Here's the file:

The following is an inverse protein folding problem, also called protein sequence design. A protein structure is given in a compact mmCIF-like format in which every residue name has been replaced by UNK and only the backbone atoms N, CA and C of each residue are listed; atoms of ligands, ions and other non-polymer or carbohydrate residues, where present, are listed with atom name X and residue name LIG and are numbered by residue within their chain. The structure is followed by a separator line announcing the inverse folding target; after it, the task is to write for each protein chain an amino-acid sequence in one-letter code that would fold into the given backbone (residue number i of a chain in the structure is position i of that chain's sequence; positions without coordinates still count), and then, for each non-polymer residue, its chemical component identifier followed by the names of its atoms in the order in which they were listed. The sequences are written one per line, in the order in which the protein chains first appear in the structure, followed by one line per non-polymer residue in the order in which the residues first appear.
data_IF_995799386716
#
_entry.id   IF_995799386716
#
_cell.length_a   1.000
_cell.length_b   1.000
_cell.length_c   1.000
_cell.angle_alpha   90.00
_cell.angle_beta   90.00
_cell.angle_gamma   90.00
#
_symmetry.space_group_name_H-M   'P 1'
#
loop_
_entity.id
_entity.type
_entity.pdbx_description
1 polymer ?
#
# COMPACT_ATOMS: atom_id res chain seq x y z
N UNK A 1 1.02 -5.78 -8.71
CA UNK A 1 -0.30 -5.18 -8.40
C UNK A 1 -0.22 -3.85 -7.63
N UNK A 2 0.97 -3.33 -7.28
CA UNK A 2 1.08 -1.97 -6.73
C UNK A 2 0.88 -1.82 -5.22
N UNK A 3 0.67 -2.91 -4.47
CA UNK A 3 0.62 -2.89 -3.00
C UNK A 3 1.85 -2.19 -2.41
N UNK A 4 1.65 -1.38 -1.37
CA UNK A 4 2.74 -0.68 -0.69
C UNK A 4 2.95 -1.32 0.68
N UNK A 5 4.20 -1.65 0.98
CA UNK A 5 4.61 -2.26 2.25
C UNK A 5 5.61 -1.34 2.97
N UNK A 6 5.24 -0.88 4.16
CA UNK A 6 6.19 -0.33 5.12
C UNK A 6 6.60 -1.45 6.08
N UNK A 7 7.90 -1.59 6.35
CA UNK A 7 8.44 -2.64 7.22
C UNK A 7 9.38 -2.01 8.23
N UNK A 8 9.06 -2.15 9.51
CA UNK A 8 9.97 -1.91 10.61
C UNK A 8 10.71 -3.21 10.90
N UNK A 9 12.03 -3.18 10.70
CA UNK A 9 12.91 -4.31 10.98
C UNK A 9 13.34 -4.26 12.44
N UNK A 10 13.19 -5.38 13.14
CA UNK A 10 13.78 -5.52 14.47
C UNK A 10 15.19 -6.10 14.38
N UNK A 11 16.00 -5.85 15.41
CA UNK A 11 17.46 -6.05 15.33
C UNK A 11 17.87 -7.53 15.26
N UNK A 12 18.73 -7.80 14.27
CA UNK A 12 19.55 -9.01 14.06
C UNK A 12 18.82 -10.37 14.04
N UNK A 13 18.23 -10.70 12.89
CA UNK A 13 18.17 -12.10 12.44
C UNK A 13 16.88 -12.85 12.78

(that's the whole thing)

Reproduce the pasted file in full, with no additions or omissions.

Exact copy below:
The following is an inverse protein folding problem, also called protein sequence design. A protein structure is given in a compact mmCIF-like format in which every residue name has been replaced by UNK and only the backbone atoms N, CA and C of each residue are listed; atoms of ligands, ions and other non-polymer or carbohydrate residues, where present, are listed with atom name X and residue name LIG and are numbered by residue within their chain. The structure is followed by a separator line announcing the inverse folding target; after it, the task is to write for each protein chain an amino-acid sequence in one-letter code that would fold into the given backbone (residue number i of a chain in the structure is position i of that chain's sequence; positions without coordinates still count), and then, for each non-polymer residue, its chemical component identifier followed by the names of its atoms in the order in which they were listed. The sequences are written one per line, in the order in which the protein chains first appear in the structure, followed by one line per non-polymer residue in the order in which the residues first appear.
data_IF_995799386716
#
_entry.id   IF_995799386716
#
_cell.length_a   1.000
_cell.length_b   1.000
_cell.length_c   1.000
_cell.angle_alpha   90.00
_cell.angle_beta   90.00
_cell.angle_gamma   90.00
#
_symmetry.space_group_name_H-M   'P 1'
#
loop_
_entity.id
_entity.type
_entity.pdbx_description
1 polymer ?
#
# COMPACT_ATOMS: atom_id res chain seq x y z
N UNK A 1 1.02 -5.78 -8.71
CA UNK A 1 -0.30 -5.18 -8.40
C UNK A 1 -0.22 -3.85 -7.63
N UNK A 2 0.97 -3.33 -7.28
CA UNK A 2 1.08 -1.97 -6.73
C UNK A 2 0.88 -1.82 -5.22
N UNK A 3 0.67 -2.91 -4.47
CA UNK A 3 0.62 -2.89 -3.00
C UNK A 3 1.85 -2.19 -2.41
N UNK A 4 1.65 -1.38 -1.37
CA UNK A 4 2.74 -0.68 -0.69
C UNK A 4 2.95 -1.32 0.68
N UNK A 5 4.20 -1.65 0.98
CA UNK A 5 4.61 -2.26 2.25
C UNK A 5 5.61 -1.34 2.97
N UNK A 6 5.24 -0.88 4.16
CA UNK A 6 6.19 -0.33 5.12
C UNK A 6 6.60 -1.45 6.08
N UNK A 7 7.90 -1.59 6.35
CA UNK A 7 8.44 -2.64 7.22
C UNK A 7 9.38 -2.01 8.23
N UNK A 8 9.06 -2.15 9.51
CA UNK A 8 9.97 -1.91 10.61
C UNK A 8 10.71 -3.21 10.90
N UNK A 9 12.03 -3.18 10.70
CA UNK A 9 12.91 -4.31 10.98
C UNK A 9 13.34 -4.26 12.44
N UNK A 10 13.19 -5.38 13.14
CA UNK A 10 13.78 -5.52 14.47
C UNK A 10 15.19 -6.10 14.38
N UNK A 11 16.00 -5.85 15.41
CA UNK A 11 17.46 -6.05 15.33
C UNK A 11 17.87 -7.53 15.26
N UNK A 12 18.73 -7.80 14.27
CA UNK A 12 19.55 -9.01 14.06
C UNK A 12 18.82 -10.37 14.04
N UNK A 13 18.23 -10.70 12.89
CA UNK A 13 18.17 -12.10 12.44
C UNK A 13 16.88 -12.85 12.78